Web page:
The French Revolution: An Overview

Topics: Human rights, French Revolution, Monarchy Pages: 1 (317 words) Published: May 28, 2013
Dear friends,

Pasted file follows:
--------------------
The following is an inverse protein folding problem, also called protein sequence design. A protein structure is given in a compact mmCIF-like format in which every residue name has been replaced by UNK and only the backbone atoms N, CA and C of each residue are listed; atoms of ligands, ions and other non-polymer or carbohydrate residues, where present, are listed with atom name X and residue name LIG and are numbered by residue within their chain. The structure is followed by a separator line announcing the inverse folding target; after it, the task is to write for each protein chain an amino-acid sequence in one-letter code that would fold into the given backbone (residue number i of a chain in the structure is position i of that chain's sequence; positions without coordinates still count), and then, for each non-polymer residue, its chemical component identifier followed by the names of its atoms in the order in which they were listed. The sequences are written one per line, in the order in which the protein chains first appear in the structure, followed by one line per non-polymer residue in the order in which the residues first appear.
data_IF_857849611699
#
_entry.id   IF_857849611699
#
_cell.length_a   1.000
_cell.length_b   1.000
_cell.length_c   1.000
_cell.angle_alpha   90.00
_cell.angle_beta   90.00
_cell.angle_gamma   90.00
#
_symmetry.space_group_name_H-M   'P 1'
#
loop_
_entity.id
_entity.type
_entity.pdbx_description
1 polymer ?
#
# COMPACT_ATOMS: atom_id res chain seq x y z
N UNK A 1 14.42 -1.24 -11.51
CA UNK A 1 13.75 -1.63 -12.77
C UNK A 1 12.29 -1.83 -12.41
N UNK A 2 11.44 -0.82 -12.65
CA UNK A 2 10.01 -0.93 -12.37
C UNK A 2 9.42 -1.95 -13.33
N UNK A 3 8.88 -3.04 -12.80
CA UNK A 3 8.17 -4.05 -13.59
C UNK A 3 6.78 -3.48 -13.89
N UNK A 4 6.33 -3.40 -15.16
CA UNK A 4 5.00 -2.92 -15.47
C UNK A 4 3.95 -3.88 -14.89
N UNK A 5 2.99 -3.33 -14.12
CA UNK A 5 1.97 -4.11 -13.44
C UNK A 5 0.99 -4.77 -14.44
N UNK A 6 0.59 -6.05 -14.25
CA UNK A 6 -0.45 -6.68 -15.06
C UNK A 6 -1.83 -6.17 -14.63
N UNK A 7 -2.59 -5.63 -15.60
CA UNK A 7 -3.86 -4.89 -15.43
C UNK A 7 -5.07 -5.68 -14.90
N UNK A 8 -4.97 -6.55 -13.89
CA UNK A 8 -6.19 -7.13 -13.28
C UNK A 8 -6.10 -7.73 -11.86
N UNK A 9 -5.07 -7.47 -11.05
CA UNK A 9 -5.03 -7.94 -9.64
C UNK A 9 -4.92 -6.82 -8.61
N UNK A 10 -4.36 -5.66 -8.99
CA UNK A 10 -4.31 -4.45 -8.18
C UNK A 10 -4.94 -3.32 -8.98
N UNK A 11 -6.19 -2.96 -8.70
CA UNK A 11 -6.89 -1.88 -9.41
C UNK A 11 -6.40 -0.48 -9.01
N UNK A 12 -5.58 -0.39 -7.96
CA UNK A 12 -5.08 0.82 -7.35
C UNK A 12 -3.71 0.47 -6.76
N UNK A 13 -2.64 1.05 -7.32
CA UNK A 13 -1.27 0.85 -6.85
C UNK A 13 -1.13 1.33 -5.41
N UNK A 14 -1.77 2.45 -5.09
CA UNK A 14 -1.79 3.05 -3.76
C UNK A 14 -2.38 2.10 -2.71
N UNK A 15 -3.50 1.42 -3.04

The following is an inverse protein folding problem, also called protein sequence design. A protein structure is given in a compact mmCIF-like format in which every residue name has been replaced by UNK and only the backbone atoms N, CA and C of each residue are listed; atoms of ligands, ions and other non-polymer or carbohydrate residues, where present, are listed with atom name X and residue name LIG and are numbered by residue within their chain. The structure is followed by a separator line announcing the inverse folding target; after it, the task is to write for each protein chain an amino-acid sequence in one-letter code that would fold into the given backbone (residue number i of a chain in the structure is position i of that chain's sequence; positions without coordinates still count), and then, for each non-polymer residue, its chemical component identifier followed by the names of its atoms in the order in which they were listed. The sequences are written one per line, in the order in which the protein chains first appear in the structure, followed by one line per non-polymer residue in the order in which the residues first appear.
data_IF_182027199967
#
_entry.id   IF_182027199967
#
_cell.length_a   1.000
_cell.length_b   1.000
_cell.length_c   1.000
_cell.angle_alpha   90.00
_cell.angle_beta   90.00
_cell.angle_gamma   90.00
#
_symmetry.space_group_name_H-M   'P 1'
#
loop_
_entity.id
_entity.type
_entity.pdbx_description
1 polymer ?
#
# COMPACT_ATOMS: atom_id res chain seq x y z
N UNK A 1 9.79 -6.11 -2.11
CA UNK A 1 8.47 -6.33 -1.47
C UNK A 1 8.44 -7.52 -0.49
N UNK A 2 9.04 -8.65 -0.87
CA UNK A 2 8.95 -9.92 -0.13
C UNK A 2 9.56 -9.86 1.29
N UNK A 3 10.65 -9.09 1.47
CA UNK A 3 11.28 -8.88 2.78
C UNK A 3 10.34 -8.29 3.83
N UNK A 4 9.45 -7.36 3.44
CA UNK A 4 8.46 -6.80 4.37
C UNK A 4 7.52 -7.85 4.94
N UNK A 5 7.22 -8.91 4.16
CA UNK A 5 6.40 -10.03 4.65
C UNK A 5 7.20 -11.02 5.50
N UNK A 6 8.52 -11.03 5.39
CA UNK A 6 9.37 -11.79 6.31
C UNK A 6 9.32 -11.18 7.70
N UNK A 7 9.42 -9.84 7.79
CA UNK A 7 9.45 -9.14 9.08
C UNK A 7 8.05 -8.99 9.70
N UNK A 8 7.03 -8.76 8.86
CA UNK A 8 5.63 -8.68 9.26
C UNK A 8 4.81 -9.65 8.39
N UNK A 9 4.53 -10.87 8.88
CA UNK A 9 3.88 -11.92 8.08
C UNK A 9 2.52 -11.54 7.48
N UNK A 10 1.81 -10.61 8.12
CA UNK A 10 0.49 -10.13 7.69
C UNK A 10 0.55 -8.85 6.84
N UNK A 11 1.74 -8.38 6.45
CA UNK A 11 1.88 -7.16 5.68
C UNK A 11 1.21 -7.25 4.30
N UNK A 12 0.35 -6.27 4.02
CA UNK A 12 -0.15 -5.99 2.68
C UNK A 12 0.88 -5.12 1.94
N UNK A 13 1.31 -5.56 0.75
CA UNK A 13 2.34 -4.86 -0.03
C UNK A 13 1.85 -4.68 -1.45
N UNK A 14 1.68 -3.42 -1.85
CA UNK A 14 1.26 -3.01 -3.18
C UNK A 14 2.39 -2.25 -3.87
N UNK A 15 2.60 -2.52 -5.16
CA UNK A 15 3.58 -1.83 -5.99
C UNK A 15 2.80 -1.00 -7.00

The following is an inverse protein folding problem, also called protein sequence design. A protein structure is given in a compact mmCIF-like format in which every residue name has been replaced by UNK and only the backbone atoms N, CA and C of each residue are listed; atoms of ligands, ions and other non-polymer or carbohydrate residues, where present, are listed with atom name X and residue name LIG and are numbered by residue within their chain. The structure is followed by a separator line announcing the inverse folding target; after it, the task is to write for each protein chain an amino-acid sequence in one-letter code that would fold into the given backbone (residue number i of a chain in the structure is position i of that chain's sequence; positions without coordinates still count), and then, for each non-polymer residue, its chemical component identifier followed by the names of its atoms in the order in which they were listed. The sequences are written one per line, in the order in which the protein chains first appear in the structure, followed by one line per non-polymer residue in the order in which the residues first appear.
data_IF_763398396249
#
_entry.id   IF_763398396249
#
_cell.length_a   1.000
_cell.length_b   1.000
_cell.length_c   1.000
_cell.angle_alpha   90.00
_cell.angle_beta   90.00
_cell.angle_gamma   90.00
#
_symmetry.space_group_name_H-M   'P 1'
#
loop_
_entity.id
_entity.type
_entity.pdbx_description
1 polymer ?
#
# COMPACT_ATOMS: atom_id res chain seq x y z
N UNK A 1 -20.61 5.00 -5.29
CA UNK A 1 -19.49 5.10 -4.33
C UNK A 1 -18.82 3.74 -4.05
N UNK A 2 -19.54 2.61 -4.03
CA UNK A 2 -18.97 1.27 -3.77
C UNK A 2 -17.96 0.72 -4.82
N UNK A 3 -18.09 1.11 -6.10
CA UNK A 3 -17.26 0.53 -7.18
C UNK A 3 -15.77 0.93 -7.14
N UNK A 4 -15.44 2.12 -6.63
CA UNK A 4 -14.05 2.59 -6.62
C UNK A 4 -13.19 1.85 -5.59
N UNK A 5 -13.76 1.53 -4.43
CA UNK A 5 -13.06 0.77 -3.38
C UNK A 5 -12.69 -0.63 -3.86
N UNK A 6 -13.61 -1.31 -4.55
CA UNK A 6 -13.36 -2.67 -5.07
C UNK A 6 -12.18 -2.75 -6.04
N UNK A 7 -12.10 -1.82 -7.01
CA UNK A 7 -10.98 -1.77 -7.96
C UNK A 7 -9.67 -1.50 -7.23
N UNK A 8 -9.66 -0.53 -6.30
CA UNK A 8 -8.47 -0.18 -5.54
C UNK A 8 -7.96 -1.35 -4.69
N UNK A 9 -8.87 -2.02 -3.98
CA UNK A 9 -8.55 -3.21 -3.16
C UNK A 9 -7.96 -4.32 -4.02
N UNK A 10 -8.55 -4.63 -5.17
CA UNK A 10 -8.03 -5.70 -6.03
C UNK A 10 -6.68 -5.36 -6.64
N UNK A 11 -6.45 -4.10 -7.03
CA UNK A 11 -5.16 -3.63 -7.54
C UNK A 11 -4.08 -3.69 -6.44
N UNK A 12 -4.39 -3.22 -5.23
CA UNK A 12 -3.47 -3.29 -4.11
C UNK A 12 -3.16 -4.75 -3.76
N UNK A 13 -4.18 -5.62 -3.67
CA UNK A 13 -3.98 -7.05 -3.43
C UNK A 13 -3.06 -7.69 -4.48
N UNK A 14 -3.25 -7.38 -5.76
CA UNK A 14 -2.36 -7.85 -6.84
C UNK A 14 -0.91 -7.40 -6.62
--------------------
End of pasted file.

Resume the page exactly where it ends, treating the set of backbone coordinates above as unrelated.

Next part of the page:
I fully agree that French revolution laid the foundation of democracy. As you are aware Democracy is a form of government that allows people to choose their rulers and people have the freedom to express views, freedom to organize and freedom to protest The French Revolution (French: Révolution française; 1789–99) was a period of radical social and political upheaval in French and European history. The absolute monarchy that had ruled France for centuries collapsed in three years. French society underwent an epic transformation as feudal, aristocratic and religious privileges evaporated under a sustained assault from liberal political groups and the masses on the streets. Old ideas about hierarchy and tradition succumbed to new Enlightenment principles of citizenship and inalienable rights. The French Revolution bore a rich legacy for the peoples of the world during the nineteenth and twentieth centuries because it was the first national movement that adopted the ideals of “liberty, equality and fraternity”. These ideas became the basic tenets of democracy for every nation in the 19th and the 20th century. The Revolution espoused the cause of the masses, sought to abolish the idea of divine right, feudal privileges, slavery and censorship, and upheld merit as the basis for social upgradation. These tenets are important even in the contemporary world for their emphasis on equality and a world free from prejudice. Feudal systems and later, colonisation were abolished by re-working the French Revolution ideals of freedom and equality. Indian leaders such as Raja Ram Mohan Roy were deeply influenced by the ideas that the French Revolution propagated against the monarchy and its absolutism Democratic rights that we enjoy today whose origins can be traced to the French Revolution are: freedom of expression, right to equality, right to freedom, right to assemble and form unions (as long as they are not a threat to national security and peace)....
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